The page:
Re: [R] p-values

From: Peter Ho <peter_at_estg.ipvc.pt>
Date: Tue 09 Aug 2005 - 01:26:55 EST

Spencer,

Thank you for referring me to your other email on Exact goodness-of-fit test. However, I'm not entirely sure if what you mentioned is the same for my case. I'm not a statistician and it would help me if you could explain what you meant in a little more detail. Perhaps I need to explain the problem in more detail.

I am looking for a way to calculate exaxt p-values by Monte Carlo Simulation for Durbin's test. Durbin's test statistic is similar to Friedman's statistic, but considers the case of Balanced Incomplete block designs. I have found a function written by Felipe de Mendiburu for calculating Durbin's statistic, which gives the chi-squared p-value. I have also been read an article by Torsten Hothorn "On exact rank Tests in R" (R News 1(1), 1112.) and he has shown how to calculate Monte Carlo p-values using pperm. In the article by Torsten Hothorn he gives:

R> pperm(W, ranks, length(x))

He compares his method to that of StatXact, which is the program Rayner and Best suggested using. Is there a way to do this for example for the friedman test.

A paper by Joachim Rohmel discusses "The permutation distribution for the friendman test" (Computational Statistics & Data Analysis 1997, 26: 83-99). This seems to be on the lines of what I need, although I am not quite sure. Has anyone tried to recode his APL program for R?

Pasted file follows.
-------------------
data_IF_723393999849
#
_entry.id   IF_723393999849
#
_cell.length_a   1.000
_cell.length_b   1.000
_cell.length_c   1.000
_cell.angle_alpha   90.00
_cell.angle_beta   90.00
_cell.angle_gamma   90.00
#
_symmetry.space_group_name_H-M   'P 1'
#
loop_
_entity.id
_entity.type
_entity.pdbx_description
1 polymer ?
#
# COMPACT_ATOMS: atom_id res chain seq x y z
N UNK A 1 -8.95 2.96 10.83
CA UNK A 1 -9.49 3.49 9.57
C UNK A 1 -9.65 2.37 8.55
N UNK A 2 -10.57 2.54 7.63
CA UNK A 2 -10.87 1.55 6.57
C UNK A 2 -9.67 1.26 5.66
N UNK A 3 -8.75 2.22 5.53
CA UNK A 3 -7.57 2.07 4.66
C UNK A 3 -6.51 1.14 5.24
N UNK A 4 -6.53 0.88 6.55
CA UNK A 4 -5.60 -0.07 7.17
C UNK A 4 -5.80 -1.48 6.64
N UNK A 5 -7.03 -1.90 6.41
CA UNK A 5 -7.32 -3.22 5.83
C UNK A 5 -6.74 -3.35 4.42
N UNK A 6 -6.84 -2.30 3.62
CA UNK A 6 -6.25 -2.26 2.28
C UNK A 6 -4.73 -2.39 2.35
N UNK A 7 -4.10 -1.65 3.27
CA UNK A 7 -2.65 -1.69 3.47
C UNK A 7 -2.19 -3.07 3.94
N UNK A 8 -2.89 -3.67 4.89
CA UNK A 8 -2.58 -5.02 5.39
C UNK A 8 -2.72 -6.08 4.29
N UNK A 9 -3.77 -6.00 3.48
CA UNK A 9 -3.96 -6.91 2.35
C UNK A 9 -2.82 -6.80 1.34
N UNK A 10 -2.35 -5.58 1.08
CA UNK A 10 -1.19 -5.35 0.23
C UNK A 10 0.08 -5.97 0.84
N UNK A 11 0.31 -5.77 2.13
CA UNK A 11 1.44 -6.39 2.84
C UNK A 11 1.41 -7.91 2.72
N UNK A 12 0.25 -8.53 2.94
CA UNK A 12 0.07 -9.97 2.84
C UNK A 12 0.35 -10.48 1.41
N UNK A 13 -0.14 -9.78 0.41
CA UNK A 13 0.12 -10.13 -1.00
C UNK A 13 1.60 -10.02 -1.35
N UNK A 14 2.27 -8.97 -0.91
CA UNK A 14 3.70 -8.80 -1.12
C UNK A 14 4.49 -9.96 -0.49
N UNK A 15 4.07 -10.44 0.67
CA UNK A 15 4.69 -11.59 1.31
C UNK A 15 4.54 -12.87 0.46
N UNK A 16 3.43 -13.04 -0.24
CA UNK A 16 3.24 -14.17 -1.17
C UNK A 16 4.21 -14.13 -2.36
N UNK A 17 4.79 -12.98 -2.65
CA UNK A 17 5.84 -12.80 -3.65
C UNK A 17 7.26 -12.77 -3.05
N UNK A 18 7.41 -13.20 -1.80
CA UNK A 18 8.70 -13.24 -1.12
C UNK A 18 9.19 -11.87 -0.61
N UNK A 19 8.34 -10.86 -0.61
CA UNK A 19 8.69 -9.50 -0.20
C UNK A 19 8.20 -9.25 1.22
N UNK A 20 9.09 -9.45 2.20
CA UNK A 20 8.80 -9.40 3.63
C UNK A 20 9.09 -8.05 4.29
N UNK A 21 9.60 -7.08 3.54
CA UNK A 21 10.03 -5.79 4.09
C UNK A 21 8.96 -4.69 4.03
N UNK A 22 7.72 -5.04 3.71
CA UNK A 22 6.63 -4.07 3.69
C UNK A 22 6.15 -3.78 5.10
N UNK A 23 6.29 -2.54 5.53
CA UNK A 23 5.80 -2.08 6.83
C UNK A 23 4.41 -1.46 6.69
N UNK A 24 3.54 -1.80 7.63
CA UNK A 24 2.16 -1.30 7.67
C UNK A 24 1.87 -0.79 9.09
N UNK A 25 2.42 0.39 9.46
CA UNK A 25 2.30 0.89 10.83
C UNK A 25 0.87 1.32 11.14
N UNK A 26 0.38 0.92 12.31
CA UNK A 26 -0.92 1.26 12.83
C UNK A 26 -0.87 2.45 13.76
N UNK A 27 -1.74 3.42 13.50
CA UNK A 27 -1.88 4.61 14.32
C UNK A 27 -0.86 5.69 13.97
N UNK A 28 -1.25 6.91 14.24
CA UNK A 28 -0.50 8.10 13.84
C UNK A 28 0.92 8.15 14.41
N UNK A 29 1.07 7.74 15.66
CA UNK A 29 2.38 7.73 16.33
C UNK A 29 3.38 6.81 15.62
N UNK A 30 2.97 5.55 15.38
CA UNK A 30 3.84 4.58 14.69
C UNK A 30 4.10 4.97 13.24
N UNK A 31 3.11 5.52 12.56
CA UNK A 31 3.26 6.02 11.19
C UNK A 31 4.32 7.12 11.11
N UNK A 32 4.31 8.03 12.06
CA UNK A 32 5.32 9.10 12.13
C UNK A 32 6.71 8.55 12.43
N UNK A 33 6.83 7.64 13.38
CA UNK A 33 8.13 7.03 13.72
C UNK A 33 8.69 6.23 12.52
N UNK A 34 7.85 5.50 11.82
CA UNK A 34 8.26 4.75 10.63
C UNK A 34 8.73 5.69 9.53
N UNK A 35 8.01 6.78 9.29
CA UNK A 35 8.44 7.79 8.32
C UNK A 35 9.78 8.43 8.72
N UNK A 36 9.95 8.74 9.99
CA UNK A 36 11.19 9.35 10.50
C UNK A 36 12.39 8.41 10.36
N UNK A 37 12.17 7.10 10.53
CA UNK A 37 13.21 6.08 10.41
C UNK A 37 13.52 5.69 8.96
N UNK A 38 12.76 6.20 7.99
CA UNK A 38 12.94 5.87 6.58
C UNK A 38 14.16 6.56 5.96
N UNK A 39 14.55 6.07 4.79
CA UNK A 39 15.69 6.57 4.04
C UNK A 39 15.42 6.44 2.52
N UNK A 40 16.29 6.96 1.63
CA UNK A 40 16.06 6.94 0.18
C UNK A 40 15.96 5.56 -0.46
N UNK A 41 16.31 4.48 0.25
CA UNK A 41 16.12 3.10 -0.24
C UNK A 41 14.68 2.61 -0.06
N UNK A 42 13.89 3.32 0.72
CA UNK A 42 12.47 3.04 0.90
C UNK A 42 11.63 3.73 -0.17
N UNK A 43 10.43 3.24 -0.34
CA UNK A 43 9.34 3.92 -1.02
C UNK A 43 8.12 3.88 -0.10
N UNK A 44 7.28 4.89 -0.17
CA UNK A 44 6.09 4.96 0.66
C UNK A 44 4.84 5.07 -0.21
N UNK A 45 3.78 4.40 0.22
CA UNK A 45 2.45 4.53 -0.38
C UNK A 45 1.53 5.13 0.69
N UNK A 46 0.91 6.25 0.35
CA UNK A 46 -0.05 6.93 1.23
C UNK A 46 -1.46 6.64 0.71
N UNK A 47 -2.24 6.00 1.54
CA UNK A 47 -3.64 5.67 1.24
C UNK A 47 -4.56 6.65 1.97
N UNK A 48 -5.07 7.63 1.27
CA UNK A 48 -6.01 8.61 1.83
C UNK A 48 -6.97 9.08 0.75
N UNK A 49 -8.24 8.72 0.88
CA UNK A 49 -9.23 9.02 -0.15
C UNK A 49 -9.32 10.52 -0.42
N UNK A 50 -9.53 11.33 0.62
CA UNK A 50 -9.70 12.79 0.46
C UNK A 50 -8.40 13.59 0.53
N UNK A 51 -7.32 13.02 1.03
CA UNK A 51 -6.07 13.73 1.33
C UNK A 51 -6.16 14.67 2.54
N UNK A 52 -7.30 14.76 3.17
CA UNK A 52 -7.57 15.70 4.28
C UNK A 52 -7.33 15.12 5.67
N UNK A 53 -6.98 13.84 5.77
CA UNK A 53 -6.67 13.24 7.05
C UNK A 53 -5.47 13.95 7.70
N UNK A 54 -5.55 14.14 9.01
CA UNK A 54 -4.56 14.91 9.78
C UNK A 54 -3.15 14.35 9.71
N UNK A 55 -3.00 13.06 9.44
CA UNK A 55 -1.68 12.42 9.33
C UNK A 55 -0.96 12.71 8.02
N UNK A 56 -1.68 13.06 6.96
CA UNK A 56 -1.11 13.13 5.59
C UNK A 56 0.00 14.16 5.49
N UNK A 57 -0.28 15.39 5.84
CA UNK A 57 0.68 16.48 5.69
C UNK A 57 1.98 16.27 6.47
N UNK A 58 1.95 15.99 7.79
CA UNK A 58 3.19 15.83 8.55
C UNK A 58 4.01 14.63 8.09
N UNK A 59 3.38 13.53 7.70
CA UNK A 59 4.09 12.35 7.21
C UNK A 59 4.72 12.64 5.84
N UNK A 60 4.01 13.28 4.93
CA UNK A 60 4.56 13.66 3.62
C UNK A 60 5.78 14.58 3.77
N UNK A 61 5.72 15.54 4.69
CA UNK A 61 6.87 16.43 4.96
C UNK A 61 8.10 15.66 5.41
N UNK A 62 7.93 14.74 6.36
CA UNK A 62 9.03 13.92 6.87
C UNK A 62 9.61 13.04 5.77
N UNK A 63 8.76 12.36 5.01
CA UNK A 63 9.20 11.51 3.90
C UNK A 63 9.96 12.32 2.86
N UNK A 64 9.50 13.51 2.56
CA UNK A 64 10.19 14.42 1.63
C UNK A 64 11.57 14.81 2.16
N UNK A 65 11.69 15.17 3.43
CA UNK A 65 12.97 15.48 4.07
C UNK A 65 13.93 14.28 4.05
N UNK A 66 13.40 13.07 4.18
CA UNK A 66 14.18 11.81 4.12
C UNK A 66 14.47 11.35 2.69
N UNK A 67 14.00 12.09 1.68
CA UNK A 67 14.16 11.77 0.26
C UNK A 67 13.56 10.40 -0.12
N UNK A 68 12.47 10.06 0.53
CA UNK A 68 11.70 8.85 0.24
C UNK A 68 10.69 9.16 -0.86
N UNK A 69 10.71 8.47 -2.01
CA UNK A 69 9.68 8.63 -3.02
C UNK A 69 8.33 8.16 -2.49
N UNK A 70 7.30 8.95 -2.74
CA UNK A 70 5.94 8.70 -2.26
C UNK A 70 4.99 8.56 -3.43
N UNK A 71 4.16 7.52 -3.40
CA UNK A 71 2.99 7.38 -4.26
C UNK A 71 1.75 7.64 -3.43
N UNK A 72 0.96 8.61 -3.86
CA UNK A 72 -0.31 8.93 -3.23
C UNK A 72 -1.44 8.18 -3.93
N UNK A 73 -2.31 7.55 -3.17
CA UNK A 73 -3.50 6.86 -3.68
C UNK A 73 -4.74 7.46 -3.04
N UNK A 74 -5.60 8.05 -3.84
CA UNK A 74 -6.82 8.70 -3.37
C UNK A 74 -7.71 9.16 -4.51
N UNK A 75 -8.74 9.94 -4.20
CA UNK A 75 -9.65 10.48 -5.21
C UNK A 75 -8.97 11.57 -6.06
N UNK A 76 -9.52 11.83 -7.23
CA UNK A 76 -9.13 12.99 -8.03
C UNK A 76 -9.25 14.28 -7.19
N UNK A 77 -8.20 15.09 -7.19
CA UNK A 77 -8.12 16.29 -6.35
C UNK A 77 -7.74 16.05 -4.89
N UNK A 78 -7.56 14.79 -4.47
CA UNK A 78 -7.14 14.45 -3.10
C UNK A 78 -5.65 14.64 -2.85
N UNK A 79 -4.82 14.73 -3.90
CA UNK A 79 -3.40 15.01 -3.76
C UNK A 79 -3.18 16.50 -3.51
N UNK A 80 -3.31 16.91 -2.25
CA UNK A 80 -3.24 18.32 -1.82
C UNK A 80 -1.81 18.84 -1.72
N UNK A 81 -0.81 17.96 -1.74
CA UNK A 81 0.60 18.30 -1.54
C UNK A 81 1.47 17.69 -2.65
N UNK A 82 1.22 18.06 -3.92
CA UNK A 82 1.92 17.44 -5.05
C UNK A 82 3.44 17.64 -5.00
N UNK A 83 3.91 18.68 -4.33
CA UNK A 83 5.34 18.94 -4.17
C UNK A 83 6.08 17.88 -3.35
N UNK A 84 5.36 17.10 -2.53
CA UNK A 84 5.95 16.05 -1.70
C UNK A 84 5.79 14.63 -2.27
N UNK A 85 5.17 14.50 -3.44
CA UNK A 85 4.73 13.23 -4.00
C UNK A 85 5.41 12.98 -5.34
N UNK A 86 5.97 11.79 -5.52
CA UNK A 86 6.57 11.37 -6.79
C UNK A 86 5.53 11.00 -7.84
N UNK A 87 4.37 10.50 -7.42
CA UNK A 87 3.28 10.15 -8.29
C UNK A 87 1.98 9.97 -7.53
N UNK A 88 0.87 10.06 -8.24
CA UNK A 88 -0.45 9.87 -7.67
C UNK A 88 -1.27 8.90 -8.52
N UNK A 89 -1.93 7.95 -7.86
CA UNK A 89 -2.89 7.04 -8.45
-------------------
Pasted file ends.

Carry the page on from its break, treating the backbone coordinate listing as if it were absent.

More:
I have tried a number of things, all unsucessful. Searching through previous postings have not been very successful either. It seems that pperm is the way to go, but I would need help from someone on this.

Any hints on how to continue would be much appreciated.

Peter

Spencer Graves wrote:

>Hi, Peter:
>
> Please see my reply of a few minutes ago subject: exact
>goodness-of-fit test. I don't know Rayner and Best, but the same
>method, I think, should apply. spencer graves
>
>Peter Ho wrote:
>
>
>
>>HI R-users,
>>
>>I am trying to repeat an example from Rayner and Best "A contingency
>>table approach to nonparametric testing (Chapter 7, Ice cream example).
>>
>>In their book they calculate Durbin's statistic, D1, a dispersion
>>statistics, D2, and a residual. P-values for each statistic is
>>calculated from a chi-square distribution and also Monte Carlo p-values.
>>
>>I have found similar p-values based on the chi-square distribution by
>>using:
>>
>> > pchisq(12, df= 6, lower.tail=F)
>>[1] 0.0619688
>> > pchisq(5.1, df= 6, lower.tail=F)
>>[1] 0.5310529
>>
>>Is there a way to calculate the equivalent Monte Carlo p-values?
>>
>>The values were 0.02 and 0.138 respectively.
>>
>>The use of the approximate chi-square probabilities for Durbin's test
>>are considered not good enough according to Van der Laan (The American
>>Statistician 1988,42,165-166).
>>
>>
>>Peter
>>--------------------------------
>>ESTG-IPVC
>>
>>______________________________________________
>>R-help@stat.math.ethz.ch mailing list
>>https://stat.ethz.ch/mailman/listinfo/r-help
>>PLEASE do read the posting guide! http://www.R-project.org/posting-guide.html
>>
>>
>
>
>



R-help@stat.math.ethz.ch mailing list
https://stat.ethz.ch/mailman/listinfo/r-help PLEASE do read the posting guide! http://www.R-project.org/posting-guide.html Received on Tue Aug 09 01:28:23 2005

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